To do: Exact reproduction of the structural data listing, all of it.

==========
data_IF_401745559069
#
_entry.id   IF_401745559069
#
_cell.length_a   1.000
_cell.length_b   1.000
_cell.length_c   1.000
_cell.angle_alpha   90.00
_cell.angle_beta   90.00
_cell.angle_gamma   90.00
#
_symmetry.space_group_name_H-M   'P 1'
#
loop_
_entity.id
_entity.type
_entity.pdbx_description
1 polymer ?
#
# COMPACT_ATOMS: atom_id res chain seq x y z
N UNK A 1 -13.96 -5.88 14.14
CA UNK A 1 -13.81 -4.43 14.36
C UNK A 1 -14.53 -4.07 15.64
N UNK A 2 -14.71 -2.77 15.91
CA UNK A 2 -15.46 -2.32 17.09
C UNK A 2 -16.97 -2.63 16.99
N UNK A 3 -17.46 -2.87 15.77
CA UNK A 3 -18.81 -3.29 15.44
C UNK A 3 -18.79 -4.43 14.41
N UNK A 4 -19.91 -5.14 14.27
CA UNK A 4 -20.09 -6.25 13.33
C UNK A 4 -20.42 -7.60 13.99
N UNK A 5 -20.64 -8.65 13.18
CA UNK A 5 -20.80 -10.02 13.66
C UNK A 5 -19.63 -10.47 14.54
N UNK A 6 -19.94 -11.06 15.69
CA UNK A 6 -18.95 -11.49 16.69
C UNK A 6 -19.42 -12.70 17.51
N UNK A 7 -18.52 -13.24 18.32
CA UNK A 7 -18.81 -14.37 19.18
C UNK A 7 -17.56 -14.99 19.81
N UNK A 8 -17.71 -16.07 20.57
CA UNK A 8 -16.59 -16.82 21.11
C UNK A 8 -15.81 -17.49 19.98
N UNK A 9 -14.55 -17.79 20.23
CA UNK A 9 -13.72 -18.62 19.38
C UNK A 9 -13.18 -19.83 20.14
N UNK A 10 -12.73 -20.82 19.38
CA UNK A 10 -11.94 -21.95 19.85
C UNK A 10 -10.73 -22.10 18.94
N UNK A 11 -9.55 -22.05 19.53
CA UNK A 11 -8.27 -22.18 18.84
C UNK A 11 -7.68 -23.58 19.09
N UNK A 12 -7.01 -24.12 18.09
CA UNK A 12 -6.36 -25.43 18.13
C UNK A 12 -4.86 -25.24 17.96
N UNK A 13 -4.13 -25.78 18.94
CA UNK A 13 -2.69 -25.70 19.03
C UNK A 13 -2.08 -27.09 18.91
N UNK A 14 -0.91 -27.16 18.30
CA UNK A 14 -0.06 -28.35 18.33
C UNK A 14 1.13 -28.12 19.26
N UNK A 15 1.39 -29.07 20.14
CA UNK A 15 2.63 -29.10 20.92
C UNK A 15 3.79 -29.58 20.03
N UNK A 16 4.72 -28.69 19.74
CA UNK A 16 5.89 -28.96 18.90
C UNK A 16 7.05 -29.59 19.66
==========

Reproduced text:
data_IF_401745559069
#
_entry.id   IF_401745559069
#
_cell.length_a   1.000
_cell.length_b   1.000
_cell.length_c   1.000
_cell.angle_alpha   90.00
_cell.angle_beta   90.00
_cell.angle_gamma   90.00
#
_symmetry.space_group_name_H-M   'P 1'
#
loop_
_entity.id
_entity.type
_entity.pdbx_description
1 polymer ?
#
# COMPACT_ATOMS: atom_id res chain seq x y z
N UNK A 1 -13.96 -5.88 14.14
CA UNK A 1 -13.81 -4.43 14.36
C UNK A 1 -14.53 -4.07 15.64
N UNK A 2 -14.71 -2.77 15.91
CA UNK A 2 -15.46 -2.32 17.09
C UNK A 2 -16.97 -2.63 16.99
N UNK A 3 -17.46 -2.87 15.77
CA UNK A 3 -18.81 -3.29 15.44
C UNK A 3 -18.79 -4.43 14.41
N UNK A 4 -19.91 -5.14 14.27
CA UNK A 4 -20.09 -6.25 13.33
C UNK A 4 -20.42 -7.60 13.99
N UNK A 5 -20.64 -8.65 13.18
CA UNK A 5 -20.80 -10.02 13.66
C UNK A 5 -19.63 -10.47 14.54
N UNK A 6 -19.94 -11.06 15.69
CA UNK A 6 -18.95 -11.49 16.69
C UNK A 6 -19.42 -12.70 17.51
N UNK A 7 -18.52 -13.24 18.32
CA UNK A 7 -18.81 -14.37 19.18
C UNK A 7 -17.56 -14.99 19.81
N UNK A 8 -17.71 -16.07 20.57
CA UNK A 8 -16.59 -16.82 21.11
C UNK A 8 -15.81 -17.49 19.98
N UNK A 9 -14.55 -17.79 20.23
CA UNK A 9 -13.72 -18.62 19.38
C UNK A 9 -13.18 -19.83 20.14
N UNK A 10 -12.73 -20.82 19.38
CA UNK A 10 -11.94 -21.95 19.85
C UNK A 10 -10.73 -22.10 18.94
N UNK A 11 -9.55 -22.05 19.53
CA UNK A 11 -8.27 -22.18 18.84
C UNK A 11 -7.68 -23.58 19.09
N UNK A 12 -7.01 -24.12 18.09
CA UNK A 12 -6.36 -25.43 18.13
C UNK A 12 -4.86 -25.24 17.96
N UNK A 13 -4.13 -25.78 18.94
CA UNK A 13 -2.69 -25.70 19.03
C UNK A 13 -2.08 -27.09 18.91
N UNK A 14 -0.91 -27.16 18.30
CA UNK A 14 -0.06 -28.35 18.33
C UNK A 14 1.13 -28.12 19.26
N UNK A 15 1.39 -29.07 20.14
CA UNK A 15 2.63 -29.10 20.92
C UNK A 15 3.79 -29.58 20.03
N UNK A 16 4.72 -28.69 19.74
CA UNK A 16 5.89 -28.96 18.90
C UNK A 16 7.05 -29.59 19.66